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Nigeria’s Leather Industry Potential $17.5bn Market Annually – NILEST

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NILEST DAY
A cross section of stakeholders during the NILEST Day at the just concluded Techno Expo in Abuja.

The Nigerian Institute of Leather and Science Technology (NILEST) has unveiled the vast potential of Nigeria’s leather industry, estimating its capacity to contribute over $17.5 billion annually to the nation’s gross domestic product (GDP) with adequate government support.

The director-general of NILEST, Prof. Mohammed Yakubu disclosed this during the institute’s day at the recently concluded Science and Innovation Expo organized by the Federal Ministry of Innovation, Science and Technology in Abuja.

Yakubu emphasised the pivotal role of the leather sector in economic development, highlighting its significant contributions to GDP growth, employment generation, wealth creation and infrastructure development. Globally, the leather industry is valued at about $400 billion, serving as a crucial driver of industrialisation, particularly in developing countries.

“At the national level, the leather industry has played a crucial role in the growth of our gross domestic product (GDP), recording over $645 million in a recent survey,” Yakubu stated.

He projected that with an annual production of 1.7 billion pairs of shoes, Nigeria’s leather industry could generate $17.544 billion, targeting both local consumption and a 10 per cent share in European and American markets.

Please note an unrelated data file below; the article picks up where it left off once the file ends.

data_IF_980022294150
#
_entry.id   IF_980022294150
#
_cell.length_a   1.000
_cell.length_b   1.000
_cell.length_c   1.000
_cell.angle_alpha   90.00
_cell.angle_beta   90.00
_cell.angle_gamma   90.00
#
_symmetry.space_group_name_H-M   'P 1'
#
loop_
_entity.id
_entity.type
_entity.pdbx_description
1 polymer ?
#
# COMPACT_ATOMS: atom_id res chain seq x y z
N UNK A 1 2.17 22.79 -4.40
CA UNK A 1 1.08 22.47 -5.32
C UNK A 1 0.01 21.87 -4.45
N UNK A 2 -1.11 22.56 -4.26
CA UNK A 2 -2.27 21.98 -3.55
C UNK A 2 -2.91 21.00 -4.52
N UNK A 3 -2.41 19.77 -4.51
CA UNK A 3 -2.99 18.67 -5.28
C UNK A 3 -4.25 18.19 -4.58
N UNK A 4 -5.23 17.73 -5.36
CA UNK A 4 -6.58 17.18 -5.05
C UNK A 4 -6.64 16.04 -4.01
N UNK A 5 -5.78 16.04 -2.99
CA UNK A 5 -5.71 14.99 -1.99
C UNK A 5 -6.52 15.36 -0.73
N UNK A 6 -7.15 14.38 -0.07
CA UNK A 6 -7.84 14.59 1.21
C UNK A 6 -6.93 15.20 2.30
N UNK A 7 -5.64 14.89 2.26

Director of the academic planning department at NILEST, Dr. Jerry Tagang emphasised the collaborative efforts of various agencies to promote the value chain of leather as a significant commodity in international trade. He highlighted initiatives to organise business-to-business meetings in key leather-producing regions like Kano and Lagos to harness the value of hides and skins.

Director of policy analysis statistics and international relations at NILEST, Igili Andrew discussed initiatives to address challenges within the leather industry, including the issue of ponmo (cowhide) trading. He emphasised the importance of providing alternative livelihoods for ponmo traders to ensure sufficient raw materials for leather processing, leading to increased employment opportunities.

Andrew also highlighted the significant impact of the leather industry on employment generation, citing examples of ternaries in Kano employing thousands of workers and the proliferation of finished leather goods producers in regions like Aba, Lagos and Abuja.

He emphasised the multiplier effect of training programmes, noting that each trained individual could potentially employ several others. Andrew cited instances where training participants were able to create employment opportunities for five additional persons each, resulting in a substantial increase in job creation.

Overall, NILEST’s revelations underscore the immense potential of Nigeria’s leather industry to drive economic growth, create jobs and contribute significantly to the nation’s GDP, provided that appropriate measures are taken to support its development and harness its full potential.

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